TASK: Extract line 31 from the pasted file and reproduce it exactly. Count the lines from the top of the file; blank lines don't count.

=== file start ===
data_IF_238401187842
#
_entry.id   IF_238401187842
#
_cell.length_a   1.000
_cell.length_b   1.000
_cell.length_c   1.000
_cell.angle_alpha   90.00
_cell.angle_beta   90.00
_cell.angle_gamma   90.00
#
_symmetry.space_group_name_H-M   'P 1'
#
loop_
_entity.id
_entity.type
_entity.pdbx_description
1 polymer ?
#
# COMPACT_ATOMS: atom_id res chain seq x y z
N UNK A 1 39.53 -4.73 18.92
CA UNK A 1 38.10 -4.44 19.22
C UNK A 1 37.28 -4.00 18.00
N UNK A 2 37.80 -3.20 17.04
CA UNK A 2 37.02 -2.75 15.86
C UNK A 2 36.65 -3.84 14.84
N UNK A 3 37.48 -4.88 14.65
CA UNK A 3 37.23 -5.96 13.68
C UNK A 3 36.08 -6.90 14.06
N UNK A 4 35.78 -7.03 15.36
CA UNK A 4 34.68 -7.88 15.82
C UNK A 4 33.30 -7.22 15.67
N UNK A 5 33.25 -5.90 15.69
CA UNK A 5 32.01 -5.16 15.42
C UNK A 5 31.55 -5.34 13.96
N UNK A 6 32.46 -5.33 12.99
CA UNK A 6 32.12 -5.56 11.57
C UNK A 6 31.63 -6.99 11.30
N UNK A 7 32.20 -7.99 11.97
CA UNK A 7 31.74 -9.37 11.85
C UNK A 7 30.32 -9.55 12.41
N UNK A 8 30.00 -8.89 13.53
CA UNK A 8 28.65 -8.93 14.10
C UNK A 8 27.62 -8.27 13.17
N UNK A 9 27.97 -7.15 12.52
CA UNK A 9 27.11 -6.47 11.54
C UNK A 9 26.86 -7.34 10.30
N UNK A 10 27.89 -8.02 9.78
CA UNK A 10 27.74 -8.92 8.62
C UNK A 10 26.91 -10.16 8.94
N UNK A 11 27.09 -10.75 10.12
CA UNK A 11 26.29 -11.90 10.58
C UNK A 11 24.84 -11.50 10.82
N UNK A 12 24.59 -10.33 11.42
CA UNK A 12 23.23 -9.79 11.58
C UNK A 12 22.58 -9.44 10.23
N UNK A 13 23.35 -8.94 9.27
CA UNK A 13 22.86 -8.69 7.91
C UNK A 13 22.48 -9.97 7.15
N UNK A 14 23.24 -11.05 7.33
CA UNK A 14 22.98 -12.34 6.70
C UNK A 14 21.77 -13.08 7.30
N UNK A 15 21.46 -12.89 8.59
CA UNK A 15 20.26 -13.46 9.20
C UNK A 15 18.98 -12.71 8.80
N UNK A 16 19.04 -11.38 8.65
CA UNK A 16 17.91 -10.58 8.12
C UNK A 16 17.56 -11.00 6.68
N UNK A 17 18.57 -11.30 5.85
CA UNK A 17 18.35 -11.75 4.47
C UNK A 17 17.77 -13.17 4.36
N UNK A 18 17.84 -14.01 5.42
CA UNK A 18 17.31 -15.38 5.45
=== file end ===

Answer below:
CA UNK A 4 34.68 -7.88 15.82